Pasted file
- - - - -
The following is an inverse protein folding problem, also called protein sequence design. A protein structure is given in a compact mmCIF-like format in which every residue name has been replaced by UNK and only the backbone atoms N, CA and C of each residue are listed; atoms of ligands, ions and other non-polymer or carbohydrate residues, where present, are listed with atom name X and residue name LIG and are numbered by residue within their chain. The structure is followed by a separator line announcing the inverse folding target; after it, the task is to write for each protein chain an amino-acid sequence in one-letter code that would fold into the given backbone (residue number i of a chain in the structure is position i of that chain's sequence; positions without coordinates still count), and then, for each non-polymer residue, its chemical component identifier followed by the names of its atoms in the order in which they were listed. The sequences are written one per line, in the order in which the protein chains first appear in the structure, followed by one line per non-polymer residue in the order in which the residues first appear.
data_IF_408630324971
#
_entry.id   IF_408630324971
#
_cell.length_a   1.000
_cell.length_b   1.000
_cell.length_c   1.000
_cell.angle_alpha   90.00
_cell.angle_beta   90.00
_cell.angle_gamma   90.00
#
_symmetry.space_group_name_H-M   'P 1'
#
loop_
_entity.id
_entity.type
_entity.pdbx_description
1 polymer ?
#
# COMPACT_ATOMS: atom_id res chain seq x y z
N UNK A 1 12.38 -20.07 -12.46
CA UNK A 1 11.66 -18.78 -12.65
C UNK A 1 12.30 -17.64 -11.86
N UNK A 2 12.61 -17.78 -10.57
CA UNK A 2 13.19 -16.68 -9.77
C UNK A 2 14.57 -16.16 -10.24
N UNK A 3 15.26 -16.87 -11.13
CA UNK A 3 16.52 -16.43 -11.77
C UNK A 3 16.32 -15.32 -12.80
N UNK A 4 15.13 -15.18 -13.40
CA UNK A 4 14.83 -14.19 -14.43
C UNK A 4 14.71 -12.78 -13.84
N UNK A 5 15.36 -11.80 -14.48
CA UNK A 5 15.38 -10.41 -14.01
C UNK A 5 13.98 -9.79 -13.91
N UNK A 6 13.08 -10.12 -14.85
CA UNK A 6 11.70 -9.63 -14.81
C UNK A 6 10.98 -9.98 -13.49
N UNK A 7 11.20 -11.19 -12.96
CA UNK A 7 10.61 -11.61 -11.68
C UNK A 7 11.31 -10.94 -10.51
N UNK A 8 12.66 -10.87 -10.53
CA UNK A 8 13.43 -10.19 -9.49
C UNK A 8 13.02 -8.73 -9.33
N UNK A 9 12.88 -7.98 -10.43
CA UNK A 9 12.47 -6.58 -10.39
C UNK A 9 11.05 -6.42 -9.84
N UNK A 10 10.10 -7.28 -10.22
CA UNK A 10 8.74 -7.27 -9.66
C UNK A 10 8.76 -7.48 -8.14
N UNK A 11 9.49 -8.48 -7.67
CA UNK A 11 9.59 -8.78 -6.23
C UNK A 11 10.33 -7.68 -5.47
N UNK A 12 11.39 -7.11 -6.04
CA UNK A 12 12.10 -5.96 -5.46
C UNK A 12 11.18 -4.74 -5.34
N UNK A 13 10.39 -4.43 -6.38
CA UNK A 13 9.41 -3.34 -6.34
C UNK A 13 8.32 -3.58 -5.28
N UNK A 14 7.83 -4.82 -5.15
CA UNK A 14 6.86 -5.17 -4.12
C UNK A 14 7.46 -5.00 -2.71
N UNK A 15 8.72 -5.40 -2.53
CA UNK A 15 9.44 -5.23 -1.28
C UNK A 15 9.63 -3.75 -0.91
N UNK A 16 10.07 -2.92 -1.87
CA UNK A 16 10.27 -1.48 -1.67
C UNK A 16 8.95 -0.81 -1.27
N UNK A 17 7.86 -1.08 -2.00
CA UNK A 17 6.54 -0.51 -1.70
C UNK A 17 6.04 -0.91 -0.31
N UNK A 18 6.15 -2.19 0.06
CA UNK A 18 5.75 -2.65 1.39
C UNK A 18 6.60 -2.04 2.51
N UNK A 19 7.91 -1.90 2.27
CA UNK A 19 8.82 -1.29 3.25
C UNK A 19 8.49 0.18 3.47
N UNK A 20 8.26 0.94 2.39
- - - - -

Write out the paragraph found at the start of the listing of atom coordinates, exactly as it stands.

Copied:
The following is an inverse protein folding problem, also called protein sequence design. A protein structure is given in a compact mmCIF-like format in which every residue name has been replaced by UNK and only the backbone atoms N, CA and C of each residue are listed; atoms of ligands, ions and other non-polymer or carbohydrate residues, where present, are listed with atom name X and residue name LIG and are numbered by residue within their chain. The structure is followed by a separator line announcing the inverse folding target; after it, the task is to write for each protein chain an amino-acid sequence in one-letter code that would fold into the given backbone (residue number i of a chain in the structure is position i of that chain's sequence; positions without coordinates still count), and then, for each non-polymer residue, its chemical component identifier followed by the names of its atoms in the order in which they were listed. The sequences are written one per line, in the order in which the protein chains first appear in the structure, followed by one line per non-polymer residue in the order in which the residues first appear.